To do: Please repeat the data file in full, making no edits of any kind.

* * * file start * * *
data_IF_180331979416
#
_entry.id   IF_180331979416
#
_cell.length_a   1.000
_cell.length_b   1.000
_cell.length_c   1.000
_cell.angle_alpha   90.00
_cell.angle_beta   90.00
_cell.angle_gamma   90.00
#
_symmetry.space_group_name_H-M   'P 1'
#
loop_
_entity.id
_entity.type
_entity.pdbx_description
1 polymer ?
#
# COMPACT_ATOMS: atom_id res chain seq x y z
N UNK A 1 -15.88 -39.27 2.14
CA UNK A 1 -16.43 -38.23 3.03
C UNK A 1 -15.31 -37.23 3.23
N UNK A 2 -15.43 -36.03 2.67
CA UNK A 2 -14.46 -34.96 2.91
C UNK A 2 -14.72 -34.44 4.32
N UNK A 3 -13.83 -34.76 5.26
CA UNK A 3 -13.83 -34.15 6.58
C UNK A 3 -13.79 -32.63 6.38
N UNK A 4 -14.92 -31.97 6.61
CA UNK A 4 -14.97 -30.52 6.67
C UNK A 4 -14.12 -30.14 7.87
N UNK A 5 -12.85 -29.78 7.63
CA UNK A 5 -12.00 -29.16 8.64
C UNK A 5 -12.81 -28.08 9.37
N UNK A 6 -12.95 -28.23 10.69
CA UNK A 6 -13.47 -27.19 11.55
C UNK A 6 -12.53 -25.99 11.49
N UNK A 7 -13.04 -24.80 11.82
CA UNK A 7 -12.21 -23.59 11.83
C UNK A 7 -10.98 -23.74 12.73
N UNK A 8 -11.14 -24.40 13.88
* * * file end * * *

data_IF_180331979416
#
_entry.id   IF_180331979416
#
_cell.length_a   1.000
_cell.length_b   1.000
_cell.length_c   1.000
_cell.angle_alpha   90.00
_cell.angle_beta   90.00
_cell.angle_gamma   90.00
#
_symmetry.space_group_name_H-M   'P 1'
#
loop_
_entity.id
_entity.type
_entity.pdbx_description
1 polymer ?
#
# COMPACT_ATOMS: atom_id res chain seq x y z
N UNK A 1 -15.88 -39.27 2.14
CA UNK A 1 -16.43 -38.23 3.03
C UNK A 1 -15.31 -37.23 3.23
N UNK A 2 -15.43 -36.03 2.67
CA UNK A 2 -14.46 -34.96 2.91
C UNK A 2 -14.72 -34.44 4.32
N UNK A 3 -13.83 -34.76 5.26
CA UNK A 3 -13.83 -34.15 6.58
C UNK A 3 -13.79 -32.63 6.38
N UNK A 4 -14.92 -31.97 6.61
CA UNK A 4 -14.97 -30.52 6.67
C UNK A 4 -14.12 -30.14 7.87
N UNK A 5 -12.85 -29.78 7.63
CA UNK A 5 -12.00 -29.16 8.64
C UNK A 5 -12.81 -28.08 9.37
N UNK A 6 -12.95 -28.23 10.69
CA UNK A 6 -13.47 -27.19 11.55
C UNK A 6 -12.53 -25.99 11.49
N UNK A 7 -13.04 -24.80 11.82
CA UNK A 7 -12.21 -23.59 11.83
C UNK A 7 -10.98 -23.74 12.73
N UNK A 8 -11.14 -24.40 13.88